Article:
Easter, whose team consists of 46 employees who keep the courses pristine for year-round play, says educating the club’s membership about environmentally beneficial modifications around the property has been an important part of his work. A prime example? The steady addition of numerous acres of wildflowers. “There are times when the flowers don’t look quite as beautiful, but the bees and butterflies are still foraging and using them for shelter, so they’re an important part of the ecosystem,” Easter says. “We want to help members understand that.” Through such communication, which includes meetings just for members to chat with Easter, the superintendent says Broken Sound’s clientele has become equally invested in its mission of utmost environmental responsibility.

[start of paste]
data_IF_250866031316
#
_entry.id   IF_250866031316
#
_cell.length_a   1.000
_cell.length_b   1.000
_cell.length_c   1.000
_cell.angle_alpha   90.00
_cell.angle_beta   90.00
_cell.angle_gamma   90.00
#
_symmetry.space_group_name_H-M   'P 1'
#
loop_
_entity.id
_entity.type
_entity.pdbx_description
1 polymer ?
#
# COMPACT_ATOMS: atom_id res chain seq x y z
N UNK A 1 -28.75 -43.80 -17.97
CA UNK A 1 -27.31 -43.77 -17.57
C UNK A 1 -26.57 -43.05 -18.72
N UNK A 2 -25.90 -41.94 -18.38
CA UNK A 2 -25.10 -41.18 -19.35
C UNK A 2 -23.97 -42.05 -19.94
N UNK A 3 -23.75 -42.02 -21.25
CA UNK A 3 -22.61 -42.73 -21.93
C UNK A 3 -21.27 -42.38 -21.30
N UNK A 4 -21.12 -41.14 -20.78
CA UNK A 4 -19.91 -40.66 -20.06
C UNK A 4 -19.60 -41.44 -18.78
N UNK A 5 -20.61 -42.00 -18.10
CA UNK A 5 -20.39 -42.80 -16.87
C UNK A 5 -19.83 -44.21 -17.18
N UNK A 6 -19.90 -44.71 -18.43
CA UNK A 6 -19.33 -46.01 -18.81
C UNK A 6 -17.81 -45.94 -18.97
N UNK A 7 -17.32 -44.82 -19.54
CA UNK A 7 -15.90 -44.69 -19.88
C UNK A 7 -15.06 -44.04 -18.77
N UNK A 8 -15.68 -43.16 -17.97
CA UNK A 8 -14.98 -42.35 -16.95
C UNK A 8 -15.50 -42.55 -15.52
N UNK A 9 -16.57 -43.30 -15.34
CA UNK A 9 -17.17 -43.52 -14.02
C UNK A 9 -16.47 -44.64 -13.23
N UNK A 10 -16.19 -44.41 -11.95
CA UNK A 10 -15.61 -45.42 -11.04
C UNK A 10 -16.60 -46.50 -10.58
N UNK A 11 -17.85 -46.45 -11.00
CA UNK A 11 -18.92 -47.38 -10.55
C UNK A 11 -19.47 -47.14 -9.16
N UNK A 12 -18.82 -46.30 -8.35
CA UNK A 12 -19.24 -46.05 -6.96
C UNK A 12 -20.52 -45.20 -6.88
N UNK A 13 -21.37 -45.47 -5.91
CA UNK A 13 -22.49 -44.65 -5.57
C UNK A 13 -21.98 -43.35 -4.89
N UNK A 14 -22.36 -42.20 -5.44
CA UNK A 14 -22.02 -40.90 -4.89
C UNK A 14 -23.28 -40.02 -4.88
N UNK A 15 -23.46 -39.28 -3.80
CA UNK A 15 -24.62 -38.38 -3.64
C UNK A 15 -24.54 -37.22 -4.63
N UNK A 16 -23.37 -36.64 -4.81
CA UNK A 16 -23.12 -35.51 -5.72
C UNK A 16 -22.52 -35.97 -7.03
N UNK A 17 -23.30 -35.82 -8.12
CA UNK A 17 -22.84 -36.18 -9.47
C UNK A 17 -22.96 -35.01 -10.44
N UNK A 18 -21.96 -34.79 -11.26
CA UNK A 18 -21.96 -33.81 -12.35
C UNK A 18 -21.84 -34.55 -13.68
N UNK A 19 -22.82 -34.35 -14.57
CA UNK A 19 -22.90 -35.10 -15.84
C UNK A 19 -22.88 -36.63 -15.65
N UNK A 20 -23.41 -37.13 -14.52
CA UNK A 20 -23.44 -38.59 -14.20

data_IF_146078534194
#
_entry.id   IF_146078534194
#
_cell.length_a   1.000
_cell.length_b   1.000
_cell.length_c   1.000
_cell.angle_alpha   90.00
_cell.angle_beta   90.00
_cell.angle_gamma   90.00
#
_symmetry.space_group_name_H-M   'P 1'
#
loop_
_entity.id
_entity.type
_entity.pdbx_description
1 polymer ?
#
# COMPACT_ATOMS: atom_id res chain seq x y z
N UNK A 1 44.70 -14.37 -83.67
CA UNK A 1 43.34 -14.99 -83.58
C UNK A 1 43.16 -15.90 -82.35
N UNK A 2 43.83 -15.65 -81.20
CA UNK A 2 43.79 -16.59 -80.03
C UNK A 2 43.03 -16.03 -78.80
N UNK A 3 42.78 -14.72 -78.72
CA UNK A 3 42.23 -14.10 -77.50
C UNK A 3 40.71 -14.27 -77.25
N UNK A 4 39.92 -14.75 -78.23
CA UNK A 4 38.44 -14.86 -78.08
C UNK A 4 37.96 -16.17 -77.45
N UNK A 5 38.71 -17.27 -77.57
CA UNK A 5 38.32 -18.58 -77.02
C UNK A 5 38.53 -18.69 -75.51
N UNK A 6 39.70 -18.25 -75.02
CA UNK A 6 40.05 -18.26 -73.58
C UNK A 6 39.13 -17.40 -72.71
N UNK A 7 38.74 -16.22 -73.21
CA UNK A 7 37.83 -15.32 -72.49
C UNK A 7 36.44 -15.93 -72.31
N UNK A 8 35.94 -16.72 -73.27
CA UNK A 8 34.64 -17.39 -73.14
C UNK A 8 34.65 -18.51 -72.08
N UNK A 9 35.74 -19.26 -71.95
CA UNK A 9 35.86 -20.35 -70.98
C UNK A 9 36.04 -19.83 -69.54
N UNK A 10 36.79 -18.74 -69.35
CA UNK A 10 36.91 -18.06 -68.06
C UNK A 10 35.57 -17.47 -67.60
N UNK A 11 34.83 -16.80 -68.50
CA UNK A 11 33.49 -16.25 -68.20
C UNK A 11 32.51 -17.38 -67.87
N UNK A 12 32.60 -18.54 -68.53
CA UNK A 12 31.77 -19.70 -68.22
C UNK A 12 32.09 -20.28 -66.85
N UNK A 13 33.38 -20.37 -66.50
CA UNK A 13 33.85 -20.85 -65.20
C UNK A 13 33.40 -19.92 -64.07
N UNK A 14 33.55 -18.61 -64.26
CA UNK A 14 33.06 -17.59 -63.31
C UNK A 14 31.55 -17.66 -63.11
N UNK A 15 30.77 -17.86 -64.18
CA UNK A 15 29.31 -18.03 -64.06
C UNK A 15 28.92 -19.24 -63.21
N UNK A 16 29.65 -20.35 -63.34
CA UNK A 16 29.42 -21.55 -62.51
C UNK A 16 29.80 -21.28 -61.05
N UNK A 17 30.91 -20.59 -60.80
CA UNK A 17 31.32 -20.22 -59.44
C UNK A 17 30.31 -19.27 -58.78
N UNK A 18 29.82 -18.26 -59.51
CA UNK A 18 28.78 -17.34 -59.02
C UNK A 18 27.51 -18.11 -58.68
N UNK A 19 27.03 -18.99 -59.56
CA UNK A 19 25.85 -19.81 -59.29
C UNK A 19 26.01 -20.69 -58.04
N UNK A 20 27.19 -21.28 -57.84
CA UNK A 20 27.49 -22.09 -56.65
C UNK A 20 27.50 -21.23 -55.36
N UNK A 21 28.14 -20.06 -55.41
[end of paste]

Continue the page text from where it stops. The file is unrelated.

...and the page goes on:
As for the ecosystem-enriching accomplishment he’s most proud of, Easter points to Broken Sound’s 22 beehives (which also took some convincing to launch, assuring members they wouldn’t get stung). While the resident honey bees produce sweet rewards in the form of more than 1,500 gallons of their golden elixir each year, Easter says he has drawn satisfaction simply from seeing the setup thrive throughout the past four years — a firsthand counter to the notion that pollinators and golf courses can’t coexist. (And, to date, no members have been stung.)